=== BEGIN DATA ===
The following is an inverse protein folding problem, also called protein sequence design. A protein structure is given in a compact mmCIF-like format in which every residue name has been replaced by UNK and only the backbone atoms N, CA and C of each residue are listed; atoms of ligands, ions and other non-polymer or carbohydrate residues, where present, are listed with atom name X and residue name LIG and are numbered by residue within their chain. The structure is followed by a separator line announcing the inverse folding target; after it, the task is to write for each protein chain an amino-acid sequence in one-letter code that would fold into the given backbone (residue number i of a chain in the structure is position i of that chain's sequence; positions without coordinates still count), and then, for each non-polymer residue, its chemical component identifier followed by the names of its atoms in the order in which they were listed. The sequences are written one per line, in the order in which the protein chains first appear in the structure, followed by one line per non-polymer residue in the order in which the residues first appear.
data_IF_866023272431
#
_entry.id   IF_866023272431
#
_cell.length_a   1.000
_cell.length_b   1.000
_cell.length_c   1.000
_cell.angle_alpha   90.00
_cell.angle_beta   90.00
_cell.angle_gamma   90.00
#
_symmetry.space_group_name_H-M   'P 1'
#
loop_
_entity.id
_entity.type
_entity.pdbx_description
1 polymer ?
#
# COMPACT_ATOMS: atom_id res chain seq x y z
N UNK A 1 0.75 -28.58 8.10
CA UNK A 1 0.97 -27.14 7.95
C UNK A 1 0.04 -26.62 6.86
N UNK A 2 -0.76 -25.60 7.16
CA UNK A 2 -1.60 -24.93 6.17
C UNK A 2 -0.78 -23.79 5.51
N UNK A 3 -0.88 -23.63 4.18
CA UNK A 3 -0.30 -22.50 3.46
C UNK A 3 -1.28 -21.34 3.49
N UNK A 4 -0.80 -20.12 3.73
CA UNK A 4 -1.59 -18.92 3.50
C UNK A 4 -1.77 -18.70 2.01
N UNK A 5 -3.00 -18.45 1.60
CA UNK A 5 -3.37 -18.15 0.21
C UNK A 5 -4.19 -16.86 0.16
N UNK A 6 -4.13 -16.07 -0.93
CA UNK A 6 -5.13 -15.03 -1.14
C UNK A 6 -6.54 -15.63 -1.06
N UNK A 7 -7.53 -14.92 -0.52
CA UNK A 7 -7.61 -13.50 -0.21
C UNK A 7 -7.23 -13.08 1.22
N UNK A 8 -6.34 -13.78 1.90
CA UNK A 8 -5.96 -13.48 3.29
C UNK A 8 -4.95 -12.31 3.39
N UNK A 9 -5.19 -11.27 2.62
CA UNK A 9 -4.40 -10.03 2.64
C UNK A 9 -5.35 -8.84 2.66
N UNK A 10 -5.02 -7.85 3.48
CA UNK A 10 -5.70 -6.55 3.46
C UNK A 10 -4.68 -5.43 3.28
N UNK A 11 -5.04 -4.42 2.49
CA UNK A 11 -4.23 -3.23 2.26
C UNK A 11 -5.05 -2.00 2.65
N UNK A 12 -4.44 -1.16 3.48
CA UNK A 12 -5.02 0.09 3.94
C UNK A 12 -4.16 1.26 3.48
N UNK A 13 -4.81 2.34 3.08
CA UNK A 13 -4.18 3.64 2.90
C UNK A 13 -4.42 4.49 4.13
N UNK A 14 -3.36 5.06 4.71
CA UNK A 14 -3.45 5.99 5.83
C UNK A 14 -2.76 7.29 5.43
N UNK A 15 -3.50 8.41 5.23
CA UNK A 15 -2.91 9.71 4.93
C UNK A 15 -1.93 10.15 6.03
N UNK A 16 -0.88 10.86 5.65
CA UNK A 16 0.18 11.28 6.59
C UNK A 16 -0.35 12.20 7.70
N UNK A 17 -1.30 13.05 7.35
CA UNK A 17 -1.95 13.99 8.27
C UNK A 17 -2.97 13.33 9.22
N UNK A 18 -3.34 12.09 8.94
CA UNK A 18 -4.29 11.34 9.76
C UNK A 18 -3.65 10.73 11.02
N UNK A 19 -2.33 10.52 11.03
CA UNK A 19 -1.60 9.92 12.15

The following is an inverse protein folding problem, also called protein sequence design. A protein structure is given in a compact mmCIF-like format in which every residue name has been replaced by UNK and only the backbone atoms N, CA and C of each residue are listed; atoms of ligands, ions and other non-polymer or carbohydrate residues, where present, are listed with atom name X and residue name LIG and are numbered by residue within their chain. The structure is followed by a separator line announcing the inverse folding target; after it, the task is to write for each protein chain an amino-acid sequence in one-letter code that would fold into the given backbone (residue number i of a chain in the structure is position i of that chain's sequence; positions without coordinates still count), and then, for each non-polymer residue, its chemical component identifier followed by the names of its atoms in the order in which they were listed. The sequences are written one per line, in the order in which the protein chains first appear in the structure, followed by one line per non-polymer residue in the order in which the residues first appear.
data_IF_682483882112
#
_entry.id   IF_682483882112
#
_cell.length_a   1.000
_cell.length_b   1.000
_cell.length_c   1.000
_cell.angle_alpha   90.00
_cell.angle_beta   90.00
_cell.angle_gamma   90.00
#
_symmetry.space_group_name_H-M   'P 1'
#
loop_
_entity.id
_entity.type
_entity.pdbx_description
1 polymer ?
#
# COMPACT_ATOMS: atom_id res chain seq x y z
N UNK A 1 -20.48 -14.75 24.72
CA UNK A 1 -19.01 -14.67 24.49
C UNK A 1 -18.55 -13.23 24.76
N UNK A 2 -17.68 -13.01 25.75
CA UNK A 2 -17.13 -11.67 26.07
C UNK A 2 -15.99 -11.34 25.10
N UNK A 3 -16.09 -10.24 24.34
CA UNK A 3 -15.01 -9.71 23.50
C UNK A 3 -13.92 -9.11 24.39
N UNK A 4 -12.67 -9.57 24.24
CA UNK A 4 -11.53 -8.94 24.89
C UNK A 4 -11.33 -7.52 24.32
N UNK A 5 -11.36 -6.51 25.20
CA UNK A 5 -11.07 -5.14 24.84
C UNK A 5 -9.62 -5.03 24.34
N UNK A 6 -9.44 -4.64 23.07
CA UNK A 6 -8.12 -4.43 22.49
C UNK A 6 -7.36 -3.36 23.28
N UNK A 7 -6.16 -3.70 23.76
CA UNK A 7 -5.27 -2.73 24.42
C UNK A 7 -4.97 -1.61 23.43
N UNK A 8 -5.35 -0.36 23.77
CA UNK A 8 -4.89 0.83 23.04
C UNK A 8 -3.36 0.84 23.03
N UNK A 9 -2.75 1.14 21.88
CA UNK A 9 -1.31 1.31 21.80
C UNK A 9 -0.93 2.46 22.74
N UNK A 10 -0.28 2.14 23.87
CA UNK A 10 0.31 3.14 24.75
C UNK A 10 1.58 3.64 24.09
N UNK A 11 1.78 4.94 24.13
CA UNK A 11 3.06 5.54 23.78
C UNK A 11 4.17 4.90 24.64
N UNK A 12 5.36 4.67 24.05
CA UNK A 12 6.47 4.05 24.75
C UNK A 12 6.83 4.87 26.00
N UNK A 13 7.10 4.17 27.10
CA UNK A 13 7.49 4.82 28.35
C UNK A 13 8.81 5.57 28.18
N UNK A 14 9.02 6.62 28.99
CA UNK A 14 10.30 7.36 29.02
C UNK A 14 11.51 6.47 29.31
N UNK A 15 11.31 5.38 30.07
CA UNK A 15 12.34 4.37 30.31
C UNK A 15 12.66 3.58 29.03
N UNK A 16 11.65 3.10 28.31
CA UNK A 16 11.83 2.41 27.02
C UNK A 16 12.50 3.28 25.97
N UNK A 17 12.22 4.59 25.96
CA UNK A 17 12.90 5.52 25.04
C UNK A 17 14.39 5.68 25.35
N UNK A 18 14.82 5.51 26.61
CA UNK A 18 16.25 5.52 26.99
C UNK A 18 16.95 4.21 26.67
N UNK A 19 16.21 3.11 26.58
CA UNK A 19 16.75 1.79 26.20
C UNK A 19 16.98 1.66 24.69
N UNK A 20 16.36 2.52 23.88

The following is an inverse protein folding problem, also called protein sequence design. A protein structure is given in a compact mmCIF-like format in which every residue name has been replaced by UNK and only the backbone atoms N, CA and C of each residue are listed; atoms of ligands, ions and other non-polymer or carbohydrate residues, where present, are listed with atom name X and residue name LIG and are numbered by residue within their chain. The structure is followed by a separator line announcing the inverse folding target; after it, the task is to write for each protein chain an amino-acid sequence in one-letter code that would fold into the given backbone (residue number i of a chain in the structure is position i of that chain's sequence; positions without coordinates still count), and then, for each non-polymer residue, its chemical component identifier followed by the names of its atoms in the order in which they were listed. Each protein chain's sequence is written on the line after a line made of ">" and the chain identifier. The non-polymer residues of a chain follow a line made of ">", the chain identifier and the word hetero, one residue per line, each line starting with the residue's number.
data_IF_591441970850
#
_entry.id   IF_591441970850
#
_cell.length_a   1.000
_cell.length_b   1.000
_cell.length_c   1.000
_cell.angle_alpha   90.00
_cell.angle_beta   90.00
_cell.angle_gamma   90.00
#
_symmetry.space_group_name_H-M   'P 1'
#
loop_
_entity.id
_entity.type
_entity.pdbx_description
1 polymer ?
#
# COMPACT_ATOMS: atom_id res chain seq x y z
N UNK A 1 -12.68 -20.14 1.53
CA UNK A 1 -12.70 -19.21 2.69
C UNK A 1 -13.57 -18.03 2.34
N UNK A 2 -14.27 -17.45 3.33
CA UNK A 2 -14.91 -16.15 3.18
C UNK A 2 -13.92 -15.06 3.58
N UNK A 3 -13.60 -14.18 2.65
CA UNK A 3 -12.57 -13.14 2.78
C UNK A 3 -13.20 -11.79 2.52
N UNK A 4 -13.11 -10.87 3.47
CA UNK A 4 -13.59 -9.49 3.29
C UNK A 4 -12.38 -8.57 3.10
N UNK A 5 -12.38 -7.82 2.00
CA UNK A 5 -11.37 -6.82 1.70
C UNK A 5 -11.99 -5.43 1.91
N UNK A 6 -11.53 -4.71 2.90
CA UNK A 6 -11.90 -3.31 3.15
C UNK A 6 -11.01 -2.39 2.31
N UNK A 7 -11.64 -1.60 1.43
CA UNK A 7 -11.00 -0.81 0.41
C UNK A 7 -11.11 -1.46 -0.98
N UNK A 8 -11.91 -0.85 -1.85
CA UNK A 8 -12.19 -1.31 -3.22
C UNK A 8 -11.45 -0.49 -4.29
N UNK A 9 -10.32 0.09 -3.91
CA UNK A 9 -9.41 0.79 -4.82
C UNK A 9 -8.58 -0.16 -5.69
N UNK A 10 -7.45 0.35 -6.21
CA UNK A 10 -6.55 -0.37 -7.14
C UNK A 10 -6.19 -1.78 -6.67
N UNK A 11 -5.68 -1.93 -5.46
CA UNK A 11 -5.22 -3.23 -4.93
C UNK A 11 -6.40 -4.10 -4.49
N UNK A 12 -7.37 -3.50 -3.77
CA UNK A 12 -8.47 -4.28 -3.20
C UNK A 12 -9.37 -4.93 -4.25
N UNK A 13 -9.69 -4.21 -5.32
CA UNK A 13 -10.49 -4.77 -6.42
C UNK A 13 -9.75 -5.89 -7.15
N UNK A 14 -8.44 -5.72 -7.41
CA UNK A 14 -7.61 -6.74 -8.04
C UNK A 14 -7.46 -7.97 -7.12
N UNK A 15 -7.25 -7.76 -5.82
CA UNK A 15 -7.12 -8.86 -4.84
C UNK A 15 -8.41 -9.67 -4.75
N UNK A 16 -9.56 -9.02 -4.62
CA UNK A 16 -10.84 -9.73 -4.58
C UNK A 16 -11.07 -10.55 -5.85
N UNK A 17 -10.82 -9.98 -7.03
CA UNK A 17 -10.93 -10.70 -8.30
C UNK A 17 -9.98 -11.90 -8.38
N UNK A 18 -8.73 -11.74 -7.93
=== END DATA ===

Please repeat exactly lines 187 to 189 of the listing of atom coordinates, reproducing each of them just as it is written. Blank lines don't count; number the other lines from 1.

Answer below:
N UNK A 4 -13.11 -10.87 3.47
CA UNK A 4 -13.59 -9.49 3.29
C UNK A 4 -12.38 -8.57 3.10